Q: But it will be compared to smartphones, the PSP and the other DS consoles and compared to those it's very highly priced.
David Yarnton: Indications that we've had so far from retail is that they are really happy with the price and demand indicates it will be our biggest launch in terms of hardware. The DS for us was huge in 2005 and in 2006 the Wii was even bigger. Retailers - especially with the environment they are in - are right behind it. It's a new format. In the last ten years, the innovation that we've bought to the market, people may have looked at the price to begin with but it was soon forgotten because of the quality of the product and the content that's available.
Q: Can we expect to see any official bundles for the day one launch?
David Yarnton: No, we're not planning any of that. It's just pure hardware to start with, no bundles as such although I'm sure retailers will do something. The other thing is when you buy it you get seven augmented reality cards and other games that are already built in. It's not just a piece of hardware to start with - and a 2GB memory card.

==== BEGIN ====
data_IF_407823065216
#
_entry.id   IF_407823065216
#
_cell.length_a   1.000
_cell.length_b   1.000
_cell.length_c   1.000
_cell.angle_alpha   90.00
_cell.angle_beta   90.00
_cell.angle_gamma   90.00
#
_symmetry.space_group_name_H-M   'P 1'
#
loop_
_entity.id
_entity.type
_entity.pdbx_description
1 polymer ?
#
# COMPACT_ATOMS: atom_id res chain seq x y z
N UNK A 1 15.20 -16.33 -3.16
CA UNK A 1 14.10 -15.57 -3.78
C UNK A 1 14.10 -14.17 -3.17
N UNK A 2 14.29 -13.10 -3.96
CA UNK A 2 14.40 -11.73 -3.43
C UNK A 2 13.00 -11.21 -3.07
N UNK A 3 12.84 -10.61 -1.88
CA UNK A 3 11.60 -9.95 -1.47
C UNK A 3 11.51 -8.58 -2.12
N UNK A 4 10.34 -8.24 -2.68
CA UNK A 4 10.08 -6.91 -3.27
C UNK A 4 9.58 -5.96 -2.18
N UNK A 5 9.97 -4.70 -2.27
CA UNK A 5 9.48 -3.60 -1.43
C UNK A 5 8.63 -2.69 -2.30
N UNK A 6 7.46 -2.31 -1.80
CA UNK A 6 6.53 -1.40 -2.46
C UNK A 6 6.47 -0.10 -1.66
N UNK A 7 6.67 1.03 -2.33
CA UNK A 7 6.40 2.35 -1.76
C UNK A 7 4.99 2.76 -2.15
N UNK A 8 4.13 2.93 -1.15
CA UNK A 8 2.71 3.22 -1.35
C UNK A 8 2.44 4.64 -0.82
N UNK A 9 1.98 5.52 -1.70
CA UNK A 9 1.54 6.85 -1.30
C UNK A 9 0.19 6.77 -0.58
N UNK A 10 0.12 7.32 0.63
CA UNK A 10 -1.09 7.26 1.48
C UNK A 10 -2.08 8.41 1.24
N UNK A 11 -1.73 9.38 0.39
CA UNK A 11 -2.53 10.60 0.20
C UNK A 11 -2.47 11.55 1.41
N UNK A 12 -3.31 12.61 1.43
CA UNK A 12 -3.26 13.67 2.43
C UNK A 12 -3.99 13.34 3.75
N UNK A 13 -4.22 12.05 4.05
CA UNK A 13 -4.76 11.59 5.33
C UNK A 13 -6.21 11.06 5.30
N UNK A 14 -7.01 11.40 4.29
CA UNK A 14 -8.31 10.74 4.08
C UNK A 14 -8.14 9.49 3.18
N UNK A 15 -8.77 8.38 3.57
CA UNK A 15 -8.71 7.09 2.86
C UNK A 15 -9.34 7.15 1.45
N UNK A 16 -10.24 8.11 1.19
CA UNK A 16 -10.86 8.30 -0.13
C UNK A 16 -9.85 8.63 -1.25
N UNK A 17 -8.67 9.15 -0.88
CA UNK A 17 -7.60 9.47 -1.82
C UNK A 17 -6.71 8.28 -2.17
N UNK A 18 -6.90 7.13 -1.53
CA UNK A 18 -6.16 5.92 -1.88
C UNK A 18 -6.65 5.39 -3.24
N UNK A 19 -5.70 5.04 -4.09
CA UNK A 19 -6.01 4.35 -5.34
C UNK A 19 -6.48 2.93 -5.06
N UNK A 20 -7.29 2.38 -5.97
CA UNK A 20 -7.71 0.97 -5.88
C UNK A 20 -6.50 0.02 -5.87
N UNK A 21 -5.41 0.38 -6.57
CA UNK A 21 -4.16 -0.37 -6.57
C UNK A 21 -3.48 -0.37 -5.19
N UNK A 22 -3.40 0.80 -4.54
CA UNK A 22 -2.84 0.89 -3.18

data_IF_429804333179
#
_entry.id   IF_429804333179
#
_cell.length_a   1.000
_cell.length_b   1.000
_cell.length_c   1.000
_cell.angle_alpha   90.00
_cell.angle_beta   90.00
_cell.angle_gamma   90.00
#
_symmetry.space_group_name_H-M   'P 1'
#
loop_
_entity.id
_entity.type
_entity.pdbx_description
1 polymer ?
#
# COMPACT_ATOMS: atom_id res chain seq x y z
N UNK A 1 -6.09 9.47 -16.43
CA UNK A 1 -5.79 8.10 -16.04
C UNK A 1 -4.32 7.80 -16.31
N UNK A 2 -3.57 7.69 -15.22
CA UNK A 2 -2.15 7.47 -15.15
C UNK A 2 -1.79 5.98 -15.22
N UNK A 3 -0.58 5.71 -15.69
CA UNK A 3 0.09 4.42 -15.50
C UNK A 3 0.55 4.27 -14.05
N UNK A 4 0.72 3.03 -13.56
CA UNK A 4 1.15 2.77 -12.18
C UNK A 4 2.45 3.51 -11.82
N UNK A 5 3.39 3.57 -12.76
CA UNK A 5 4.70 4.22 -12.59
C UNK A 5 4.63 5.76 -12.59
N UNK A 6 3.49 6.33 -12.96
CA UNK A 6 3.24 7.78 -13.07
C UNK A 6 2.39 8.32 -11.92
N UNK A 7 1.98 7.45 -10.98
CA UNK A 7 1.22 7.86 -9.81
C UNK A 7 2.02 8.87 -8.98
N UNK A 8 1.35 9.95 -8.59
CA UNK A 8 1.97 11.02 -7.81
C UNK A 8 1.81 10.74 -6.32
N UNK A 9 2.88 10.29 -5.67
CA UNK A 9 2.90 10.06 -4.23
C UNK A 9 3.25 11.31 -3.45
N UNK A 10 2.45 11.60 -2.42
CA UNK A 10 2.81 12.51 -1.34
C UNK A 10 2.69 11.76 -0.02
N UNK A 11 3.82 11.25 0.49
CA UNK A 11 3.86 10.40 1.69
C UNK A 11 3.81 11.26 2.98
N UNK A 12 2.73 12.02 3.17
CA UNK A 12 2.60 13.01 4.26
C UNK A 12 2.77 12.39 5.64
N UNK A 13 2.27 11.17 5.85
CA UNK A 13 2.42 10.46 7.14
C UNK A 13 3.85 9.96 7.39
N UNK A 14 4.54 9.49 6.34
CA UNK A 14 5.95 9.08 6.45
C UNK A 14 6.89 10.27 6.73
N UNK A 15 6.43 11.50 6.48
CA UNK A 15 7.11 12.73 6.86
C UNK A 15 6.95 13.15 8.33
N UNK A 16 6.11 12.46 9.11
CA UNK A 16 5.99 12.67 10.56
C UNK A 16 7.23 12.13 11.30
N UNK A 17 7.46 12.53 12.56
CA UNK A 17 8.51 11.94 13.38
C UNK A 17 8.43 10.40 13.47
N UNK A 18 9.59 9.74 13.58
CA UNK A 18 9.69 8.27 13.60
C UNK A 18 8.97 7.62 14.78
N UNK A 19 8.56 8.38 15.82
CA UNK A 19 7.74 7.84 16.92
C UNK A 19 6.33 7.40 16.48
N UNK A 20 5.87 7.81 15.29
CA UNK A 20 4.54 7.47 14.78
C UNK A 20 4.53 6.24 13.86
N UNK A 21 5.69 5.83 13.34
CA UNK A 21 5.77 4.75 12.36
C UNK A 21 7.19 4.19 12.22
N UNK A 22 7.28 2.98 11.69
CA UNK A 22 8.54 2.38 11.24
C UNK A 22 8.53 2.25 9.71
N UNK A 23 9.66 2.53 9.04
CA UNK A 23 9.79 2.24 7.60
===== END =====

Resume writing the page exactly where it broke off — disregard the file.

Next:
Q: Can you give an indication of how many units you have allocated for the UK launch?
David Yarnton: Mr Iwata has said there will be four million units for the launch period worldwide so we will obviously, touch wood, get our share. The company has been pretty fair as far as allocating round the stock. As far as we're concerned we've got a good amount of stock. We can never gauge and we can't promise unlimited stock because we wouldn't be able to have a worldwide launch. We're comfortable with the stock we've got and retailers are too.